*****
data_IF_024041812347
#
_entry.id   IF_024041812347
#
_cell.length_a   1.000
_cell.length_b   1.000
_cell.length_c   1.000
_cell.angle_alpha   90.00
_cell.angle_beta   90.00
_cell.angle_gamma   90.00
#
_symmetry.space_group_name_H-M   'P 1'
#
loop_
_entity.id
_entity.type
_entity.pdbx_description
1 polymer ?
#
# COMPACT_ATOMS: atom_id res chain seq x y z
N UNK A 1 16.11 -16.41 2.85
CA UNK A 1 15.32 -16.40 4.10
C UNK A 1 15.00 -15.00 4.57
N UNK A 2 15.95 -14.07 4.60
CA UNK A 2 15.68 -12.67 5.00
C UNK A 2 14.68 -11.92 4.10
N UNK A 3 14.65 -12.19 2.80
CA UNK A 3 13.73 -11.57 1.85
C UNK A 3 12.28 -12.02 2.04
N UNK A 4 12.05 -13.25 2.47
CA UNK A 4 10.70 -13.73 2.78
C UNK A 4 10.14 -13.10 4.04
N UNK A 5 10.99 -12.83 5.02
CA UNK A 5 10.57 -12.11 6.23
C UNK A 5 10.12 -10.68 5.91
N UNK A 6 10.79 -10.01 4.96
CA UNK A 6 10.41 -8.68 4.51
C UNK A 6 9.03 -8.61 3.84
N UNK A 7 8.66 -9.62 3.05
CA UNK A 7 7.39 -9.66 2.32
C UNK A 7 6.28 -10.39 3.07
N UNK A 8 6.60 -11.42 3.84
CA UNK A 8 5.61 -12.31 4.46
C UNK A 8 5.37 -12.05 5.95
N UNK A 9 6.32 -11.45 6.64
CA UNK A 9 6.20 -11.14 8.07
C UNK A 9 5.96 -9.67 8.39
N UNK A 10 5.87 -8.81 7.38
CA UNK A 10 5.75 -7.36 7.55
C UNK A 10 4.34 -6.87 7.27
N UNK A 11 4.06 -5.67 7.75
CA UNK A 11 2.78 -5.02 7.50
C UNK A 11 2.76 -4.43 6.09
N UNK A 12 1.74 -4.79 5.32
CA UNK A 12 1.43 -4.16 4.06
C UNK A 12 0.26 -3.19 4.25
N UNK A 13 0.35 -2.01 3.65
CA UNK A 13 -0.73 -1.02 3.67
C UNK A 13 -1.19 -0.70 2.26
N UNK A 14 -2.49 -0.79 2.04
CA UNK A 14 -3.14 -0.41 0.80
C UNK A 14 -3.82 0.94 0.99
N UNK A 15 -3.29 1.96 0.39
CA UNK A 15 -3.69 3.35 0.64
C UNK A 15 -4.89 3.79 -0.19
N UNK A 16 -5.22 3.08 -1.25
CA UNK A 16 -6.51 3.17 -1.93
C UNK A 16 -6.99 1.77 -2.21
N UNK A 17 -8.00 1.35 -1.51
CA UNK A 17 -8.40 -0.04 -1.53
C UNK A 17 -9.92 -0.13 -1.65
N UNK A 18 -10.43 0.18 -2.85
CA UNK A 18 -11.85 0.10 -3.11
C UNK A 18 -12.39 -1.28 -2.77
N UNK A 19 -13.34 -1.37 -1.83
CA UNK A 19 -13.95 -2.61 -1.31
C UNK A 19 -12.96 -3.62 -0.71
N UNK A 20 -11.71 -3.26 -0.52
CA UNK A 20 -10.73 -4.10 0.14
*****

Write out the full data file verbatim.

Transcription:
data_IF_024041812347
#
_entry.id   IF_024041812347
#
_cell.length_a   1.000
_cell.length_b   1.000
_cell.length_c   1.000
_cell.angle_alpha   90.00
_cell.angle_beta   90.00
_cell.angle_gamma   90.00
#
_symmetry.space_group_name_H-M   'P 1'
#
loop_
_entity.id
_entity.type
_entity.pdbx_description
1 polymer ?
#
# COMPACT_ATOMS: atom_id res chain seq x y z
N UNK A 1 16.11 -16.41 2.85
CA UNK A 1 15.32 -16.40 4.10
C UNK A 1 15.00 -15.00 4.57
N UNK A 2 15.95 -14.07 4.60
CA UNK A 2 15.68 -12.67 5.00
C UNK A 2 14.68 -11.92 4.10
N UNK A 3 14.65 -12.19 2.80
CA UNK A 3 13.73 -11.57 1.85
C UNK A 3 12.28 -12.02 2.04
N UNK A 4 12.05 -13.25 2.47
CA UNK A 4 10.70 -13.73 2.78
C UNK A 4 10.14 -13.10 4.04
N UNK A 5 10.99 -12.83 5.02
CA UNK A 5 10.57 -12.11 6.23
C UNK A 5 10.12 -10.68 5.91
N UNK A 6 10.79 -10.01 4.96
CA UNK A 6 10.41 -8.68 4.51
C UNK A 6 9.03 -8.61 3.84
N UNK A 7 8.66 -9.62 3.05
CA UNK A 7 7.39 -9.66 2.32
C UNK A 7 6.28 -10.39 3.07
N UNK A 8 6.60 -11.42 3.84
CA UNK A 8 5.61 -12.31 4.46
C UNK A 8 5.37 -12.05 5.95
N UNK A 9 6.32 -11.45 6.64
CA UNK A 9 6.20 -11.14 8.07
C UNK A 9 5.96 -9.67 8.39
N UNK A 10 5.87 -8.81 7.38
CA UNK A 10 5.75 -7.36 7.55
C UNK A 10 4.34 -6.87 7.27
N UNK A 11 4.06 -5.67 7.75
CA UNK A 11 2.78 -5.02 7.50
C UNK A 11 2.76 -4.43 6.09
N UNK A 12 1.74 -4.79 5.32
CA UNK A 12 1.43 -4.16 4.06
C UNK A 12 0.26 -3.19 4.25
N UNK A 13 0.35 -2.01 3.65
CA UNK A 13 -0.73 -1.02 3.67
C UNK A 13 -1.19 -0.70 2.26
N UNK A 14 -2.49 -0.79 2.04
CA UNK A 14 -3.14 -0.41 0.80
C UNK A 14 -3.82 0.94 0.99
N UNK A 15 -3.29 1.96 0.39
CA UNK A 15 -3.69 3.35 0.64
C UNK A 15 -4.89 3.79 -0.19
N UNK A 16 -5.22 3.08 -1.25
CA UNK A 16 -6.51 3.17 -1.93
C UNK A 16 -6.99 1.77 -2.21
N UNK A 17 -8.00 1.35 -1.51
CA UNK A 17 -8.40 -0.04 -1.53
C UNK A 17 -9.92 -0.13 -1.65
N UNK A 18 -10.43 0.18 -2.85
CA UNK A 18 -11.85 0.10 -3.11
C UNK A 18 -12.39 -1.28 -2.77
N UNK A 19 -13.34 -1.37 -1.83
CA UNK A 19 -13.95 -2.61 -1.31
C UNK A 19 -12.96 -3.62 -0.71
N UNK A 20 -11.71 -3.26 -0.52
CA UNK A 20 -10.73 -4.10 0.14